Seriously, let's have some fun
Dileep Shankar's `The Circus Beyond' mounted this past week raises a serious question, which is, why can't people enjoy their lives.
PLAY TIME A scene from "Circus Beyond" mounted in New Delhi this past week.
It was about two years back that the well known film and theatre actor Om Puri set up the Centre for Creative Expression with Vivek Mansukhani, Dileep Shankar, Shrupa Dutta, Puneet roy, Anamika Haksal and Jiji Bhattacharjee as board members. Puri commented then that, "Art is not only about expressing oneself, but is an excellent medium to interface humanity with divinity. Active creative channels represent to us a two-way communication channel between the university and human kind. This is the foundation of our work in which we, as creative channels, especially in the fields of theatre, film and television, have experimented with and seen more amazing results". High flung words indeed but if the organisation's first major public event, The Violet Gold Theatre Festival in January this year was any indication, they, to a large extent, lived up to their declaration.
For theatregoers the Violent Gold Theatre Festival was a new experience in many ways. First of all, Bluebells School International had loaned its auditorium for the plays and what is more promised the facility for future productions. Then again, what is very important, all the 15 plays in the Festival were original works and were being presented as a first time performance.
Apart from theatre for adults, Centre for Creative Expression, through its workshops has been working on empowerment of individuals. These workshops led them to schools and its second big project, the just concluded Orange Gold Theatre Festival, for children that featured six plays and a puppet show by Varun Narain.
First, a word about the Children's Theatre in Delhi. In recent years, thanks to Theatre-in-Education wing of NSD and Sahitya Kala Parishad (Delhi Government's Cultural wing), children's theatre movement is catching up but it is still mostly confined to summer vacations when scores of theatre workshops come up in different parts of Delhi, some really good with competent co-ordinators and a few outright money-making rackets. Most of the schools in Delhi including the prestigious public schools pay no attention to children's theatre as a regular activity. As far as this critic is aware Sumermal Jain Public School, Janakpuri, is the only school that has a full time theatre director. Then again, apart from NSD's Theatre-in-Education unit, there are just about four or five professional theatre directors like Feisal Alkazi, who runs The Little Actors Club at three different centres with 40 children each, Ashish Ghosh of Anant and Dileep Shankar, the youngest of them all, who apart from working with children is a playwright who has written more than 10 short and full length plays both for children and adults.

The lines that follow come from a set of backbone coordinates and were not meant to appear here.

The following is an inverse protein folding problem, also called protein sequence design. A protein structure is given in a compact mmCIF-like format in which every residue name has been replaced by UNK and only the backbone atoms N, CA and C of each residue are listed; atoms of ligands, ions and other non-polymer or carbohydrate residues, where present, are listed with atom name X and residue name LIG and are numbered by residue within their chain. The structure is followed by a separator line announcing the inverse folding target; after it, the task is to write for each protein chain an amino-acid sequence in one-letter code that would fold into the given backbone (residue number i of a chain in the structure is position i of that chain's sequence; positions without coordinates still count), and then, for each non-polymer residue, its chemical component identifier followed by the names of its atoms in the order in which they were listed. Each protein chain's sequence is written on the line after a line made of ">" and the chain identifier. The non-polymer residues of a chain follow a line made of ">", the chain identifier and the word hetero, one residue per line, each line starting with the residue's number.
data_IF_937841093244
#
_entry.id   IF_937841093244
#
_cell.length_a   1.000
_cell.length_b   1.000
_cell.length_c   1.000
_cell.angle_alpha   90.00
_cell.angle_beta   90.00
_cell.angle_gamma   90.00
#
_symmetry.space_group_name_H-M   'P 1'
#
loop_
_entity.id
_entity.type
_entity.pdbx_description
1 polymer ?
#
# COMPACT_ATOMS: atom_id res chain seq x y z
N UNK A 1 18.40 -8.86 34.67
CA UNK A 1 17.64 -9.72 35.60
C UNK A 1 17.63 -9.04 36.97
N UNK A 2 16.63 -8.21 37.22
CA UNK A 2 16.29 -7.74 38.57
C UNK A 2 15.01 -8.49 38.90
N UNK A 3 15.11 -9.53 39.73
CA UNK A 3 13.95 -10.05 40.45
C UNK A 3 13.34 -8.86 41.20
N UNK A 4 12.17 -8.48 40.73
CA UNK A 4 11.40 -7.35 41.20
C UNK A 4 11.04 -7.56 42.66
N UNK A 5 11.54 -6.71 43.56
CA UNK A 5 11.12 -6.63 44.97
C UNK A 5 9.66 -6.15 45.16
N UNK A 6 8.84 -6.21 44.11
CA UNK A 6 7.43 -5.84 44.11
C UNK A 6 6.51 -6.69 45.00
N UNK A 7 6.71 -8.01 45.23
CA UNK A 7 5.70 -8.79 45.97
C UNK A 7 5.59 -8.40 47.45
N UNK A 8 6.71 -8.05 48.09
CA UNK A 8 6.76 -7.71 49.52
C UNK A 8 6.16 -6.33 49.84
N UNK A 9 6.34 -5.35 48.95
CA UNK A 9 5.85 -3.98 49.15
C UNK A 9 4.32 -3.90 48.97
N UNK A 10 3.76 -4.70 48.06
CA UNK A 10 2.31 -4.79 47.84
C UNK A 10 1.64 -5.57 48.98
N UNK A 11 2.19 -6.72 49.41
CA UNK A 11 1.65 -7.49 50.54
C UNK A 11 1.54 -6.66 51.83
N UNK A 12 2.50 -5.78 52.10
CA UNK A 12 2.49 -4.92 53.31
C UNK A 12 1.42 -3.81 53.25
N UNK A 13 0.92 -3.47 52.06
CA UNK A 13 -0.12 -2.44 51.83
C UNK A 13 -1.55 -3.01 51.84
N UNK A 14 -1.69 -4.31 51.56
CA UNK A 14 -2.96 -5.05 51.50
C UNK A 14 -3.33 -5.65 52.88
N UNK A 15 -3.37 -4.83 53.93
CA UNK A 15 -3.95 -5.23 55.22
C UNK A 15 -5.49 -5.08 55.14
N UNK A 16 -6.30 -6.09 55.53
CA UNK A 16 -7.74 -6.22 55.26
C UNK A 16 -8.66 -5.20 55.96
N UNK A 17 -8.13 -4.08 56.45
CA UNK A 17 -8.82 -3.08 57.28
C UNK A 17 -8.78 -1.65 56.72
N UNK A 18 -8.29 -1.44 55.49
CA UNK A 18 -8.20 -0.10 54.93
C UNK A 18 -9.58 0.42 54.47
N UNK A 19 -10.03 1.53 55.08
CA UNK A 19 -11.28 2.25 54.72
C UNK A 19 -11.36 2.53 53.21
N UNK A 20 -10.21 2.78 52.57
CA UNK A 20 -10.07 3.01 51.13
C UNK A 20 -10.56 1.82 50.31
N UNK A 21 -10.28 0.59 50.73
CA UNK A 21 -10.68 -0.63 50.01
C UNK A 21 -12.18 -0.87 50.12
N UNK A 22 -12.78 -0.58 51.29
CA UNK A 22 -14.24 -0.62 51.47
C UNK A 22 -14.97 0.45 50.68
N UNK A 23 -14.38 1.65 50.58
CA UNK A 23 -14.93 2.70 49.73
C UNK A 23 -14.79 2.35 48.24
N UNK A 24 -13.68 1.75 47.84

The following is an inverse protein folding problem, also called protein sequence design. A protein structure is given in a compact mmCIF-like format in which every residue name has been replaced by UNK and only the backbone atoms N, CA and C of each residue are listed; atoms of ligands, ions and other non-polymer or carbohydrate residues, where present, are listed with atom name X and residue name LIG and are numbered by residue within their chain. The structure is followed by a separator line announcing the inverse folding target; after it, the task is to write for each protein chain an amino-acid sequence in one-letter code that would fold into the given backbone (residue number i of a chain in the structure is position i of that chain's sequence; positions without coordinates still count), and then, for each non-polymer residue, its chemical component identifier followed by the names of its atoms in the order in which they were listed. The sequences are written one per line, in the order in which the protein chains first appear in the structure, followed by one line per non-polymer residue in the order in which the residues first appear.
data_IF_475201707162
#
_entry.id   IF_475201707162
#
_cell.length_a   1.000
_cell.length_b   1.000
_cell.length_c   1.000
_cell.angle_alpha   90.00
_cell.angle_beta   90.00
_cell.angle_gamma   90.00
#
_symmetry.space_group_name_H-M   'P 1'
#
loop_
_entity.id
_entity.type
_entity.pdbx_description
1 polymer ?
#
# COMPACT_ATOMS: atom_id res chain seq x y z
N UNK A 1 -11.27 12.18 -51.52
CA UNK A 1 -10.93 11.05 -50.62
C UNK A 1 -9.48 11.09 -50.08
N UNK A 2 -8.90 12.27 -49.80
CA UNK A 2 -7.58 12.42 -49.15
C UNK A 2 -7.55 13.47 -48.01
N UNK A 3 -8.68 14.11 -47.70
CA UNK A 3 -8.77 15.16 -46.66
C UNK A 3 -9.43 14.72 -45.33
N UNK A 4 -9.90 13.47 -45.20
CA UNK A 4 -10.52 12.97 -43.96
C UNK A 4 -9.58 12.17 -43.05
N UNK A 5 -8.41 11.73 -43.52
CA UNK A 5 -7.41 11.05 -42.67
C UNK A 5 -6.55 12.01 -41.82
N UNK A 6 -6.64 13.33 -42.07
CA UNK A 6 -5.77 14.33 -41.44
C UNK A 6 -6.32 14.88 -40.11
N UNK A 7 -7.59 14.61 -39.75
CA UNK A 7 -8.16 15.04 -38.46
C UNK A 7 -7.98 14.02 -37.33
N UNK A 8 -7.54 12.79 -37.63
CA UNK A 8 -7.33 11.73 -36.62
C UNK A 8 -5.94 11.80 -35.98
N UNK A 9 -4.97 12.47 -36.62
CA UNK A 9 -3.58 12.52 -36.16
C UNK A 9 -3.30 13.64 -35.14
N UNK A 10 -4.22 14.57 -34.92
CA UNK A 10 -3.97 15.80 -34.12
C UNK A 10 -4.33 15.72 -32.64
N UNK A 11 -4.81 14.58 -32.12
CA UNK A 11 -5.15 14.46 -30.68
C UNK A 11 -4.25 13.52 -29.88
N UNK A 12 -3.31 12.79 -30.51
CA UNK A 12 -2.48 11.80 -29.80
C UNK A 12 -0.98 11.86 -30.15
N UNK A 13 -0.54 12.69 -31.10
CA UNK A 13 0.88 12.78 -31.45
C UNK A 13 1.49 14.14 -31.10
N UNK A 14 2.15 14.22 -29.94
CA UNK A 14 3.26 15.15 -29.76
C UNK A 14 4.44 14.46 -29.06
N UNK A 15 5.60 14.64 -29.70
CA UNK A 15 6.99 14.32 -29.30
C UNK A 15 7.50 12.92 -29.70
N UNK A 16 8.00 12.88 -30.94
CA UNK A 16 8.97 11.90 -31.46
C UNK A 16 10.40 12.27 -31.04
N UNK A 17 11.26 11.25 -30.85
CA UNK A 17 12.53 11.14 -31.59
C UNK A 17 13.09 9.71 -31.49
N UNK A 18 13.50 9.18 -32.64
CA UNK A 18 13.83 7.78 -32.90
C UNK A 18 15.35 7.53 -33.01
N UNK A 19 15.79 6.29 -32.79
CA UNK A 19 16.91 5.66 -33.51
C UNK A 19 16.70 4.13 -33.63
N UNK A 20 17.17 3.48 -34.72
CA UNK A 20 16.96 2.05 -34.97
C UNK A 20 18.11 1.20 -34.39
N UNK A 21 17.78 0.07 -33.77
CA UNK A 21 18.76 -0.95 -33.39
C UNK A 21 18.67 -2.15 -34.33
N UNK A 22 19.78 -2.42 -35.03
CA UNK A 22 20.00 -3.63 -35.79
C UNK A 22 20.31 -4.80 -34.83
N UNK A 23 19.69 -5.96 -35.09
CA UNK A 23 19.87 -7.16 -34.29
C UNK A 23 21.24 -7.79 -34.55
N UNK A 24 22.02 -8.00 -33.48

The Circus Beyond
In the just concluded Orange Gold Theatre Festival of children's plays, we saw Dileep Shankar's `The Circus Beyond' with a cast of 32 children from Bluebells School International, Gyan Bharti School and Delhi Public School, Mathura Road. The play opens with a group of children playing in a park. A stranger walks in, we don't know who he is and as the children begin to talk to him, they get more and more frustrated at his answers to their questions. He says he comes from beyond the mountain whereas the children had always believed that no one ever lived there. What do you do? Nothing, he says. So they assume he is lost. "But you have to do something to live say the children and when he says he was curious to find out more about them, some of them conclude he is a spy. Finally they decide to take him to the cafeteria, where some adults also join them. Since we don't know who he is but looks strange, they assume he is a clown. Then follows an interesting chat that raises many questions such as why do we have to work, what is money and so on. As no one seems to know who the stranger is he is tried by the town council and it is decided to isolate him and put him in jail because he is a danger to society.
The play raises a serious question - why can't people have fun while they live and why you have to work so hard to live. The play ends with the children wondering if they could may be have fun and when they grow up. What follows is a discussion in the park, where the adults and children all try and figure out what this stranger is all about. As the curtain comes down there follows a most interesting and intelligent interaction between the cast and the audience - the best that this critic has seen for a long time after the show.
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